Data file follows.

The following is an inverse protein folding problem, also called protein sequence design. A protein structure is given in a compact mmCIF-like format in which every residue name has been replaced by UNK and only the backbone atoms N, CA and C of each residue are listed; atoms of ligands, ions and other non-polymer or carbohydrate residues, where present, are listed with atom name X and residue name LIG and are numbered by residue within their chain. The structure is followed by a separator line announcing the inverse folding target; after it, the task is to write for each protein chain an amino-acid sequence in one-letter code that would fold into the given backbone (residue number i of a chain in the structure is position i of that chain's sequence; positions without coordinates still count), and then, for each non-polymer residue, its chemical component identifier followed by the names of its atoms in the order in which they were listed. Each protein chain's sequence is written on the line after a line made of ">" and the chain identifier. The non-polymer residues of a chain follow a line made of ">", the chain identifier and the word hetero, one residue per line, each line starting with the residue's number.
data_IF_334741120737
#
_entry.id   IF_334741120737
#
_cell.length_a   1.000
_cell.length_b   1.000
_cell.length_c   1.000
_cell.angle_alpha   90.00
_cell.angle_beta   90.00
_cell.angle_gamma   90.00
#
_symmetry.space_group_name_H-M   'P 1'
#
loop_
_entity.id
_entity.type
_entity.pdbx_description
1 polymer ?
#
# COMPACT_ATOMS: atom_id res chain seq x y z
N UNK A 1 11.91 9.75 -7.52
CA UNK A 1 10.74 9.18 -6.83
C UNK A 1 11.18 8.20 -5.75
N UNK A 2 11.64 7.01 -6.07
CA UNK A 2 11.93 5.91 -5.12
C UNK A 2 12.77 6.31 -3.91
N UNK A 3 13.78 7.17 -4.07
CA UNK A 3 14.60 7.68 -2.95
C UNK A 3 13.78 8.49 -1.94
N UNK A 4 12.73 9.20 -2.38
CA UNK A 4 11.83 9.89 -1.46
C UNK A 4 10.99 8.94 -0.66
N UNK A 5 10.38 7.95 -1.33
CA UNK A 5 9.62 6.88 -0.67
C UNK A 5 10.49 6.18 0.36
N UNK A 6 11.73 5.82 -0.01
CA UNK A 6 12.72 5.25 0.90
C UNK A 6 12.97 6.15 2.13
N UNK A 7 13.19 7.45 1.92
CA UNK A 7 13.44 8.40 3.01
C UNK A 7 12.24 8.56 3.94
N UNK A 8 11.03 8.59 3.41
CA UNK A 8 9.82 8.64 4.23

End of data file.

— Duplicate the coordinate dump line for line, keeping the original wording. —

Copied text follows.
The following is an inverse protein folding problem, also called protein sequence design. A protein structure is given in a compact mmCIF-like format in which every residue name has been replaced by UNK and only the backbone atoms N, CA and C of each residue are listed; atoms of ligands, ions and other non-polymer or carbohydrate residues, where present, are listed with atom name X and residue name LIG and are numbered by residue within their chain. The structure is followed by a separator line announcing the inverse folding target; after it, the task is to write for each protein chain an amino-acid sequence in one-letter code that would fold into the given backbone (residue number i of a chain in the structure is position i of that chain's sequence; positions without coordinates still count), and then, for each non-polymer residue, its chemical component identifier followed by the names of its atoms in the order in which they were listed. Each protein chain's sequence is written on the line after a line made of ">" and the chain identifier. The non-polymer residues of a chain follow a line made of ">", the chain identifier and the word hetero, one residue per line, each line starting with the residue's number.
data_IF_334741120737
#
_entry.id   IF_334741120737
#
_cell.length_a   1.000
_cell.length_b   1.000
_cell.length_c   1.000
_cell.angle_alpha   90.00
_cell.angle_beta   90.00
_cell.angle_gamma   90.00
#
_symmetry.space_group_name_H-M   'P 1'
#
loop_
_entity.id
_entity.type
_entity.pdbx_description
1 polymer ?
#
# COMPACT_ATOMS: atom_id res chain seq x y z
N UNK A 1 11.91 9.75 -7.52
CA UNK A 1 10.74 9.18 -6.83
C UNK A 1 11.18 8.20 -5.75
N UNK A 2 11.64 7.01 -6.07
CA UNK A 2 11.93 5.91 -5.12
C UNK A 2 12.77 6.31 -3.91
N UNK A 3 13.78 7.17 -4.07
CA UNK A 3 14.60 7.68 -2.95
C UNK A 3 13.78 8.49 -1.94
N UNK A 4 12.73 9.20 -2.38
CA UNK A 4 11.83 9.89 -1.46
C UNK A 4 10.99 8.94 -0.66
N UNK A 5 10.38 7.95 -1.33
CA UNK A 5 9.62 6.88 -0.67
C UNK A 5 10.49 6.18 0.36
N UNK A 6 11.73 5.82 -0.01
CA UNK A 6 12.72 5.25 0.90
C UNK A 6 12.97 6.15 2.13
N UNK A 7 13.19 7.45 1.92
CA UNK A 7 13.44 8.40 3.01
C UNK A 7 12.24 8.56 3.94
N UNK A 8 11.03 8.59 3.41
CA UNK A 8 9.82 8.64 4.23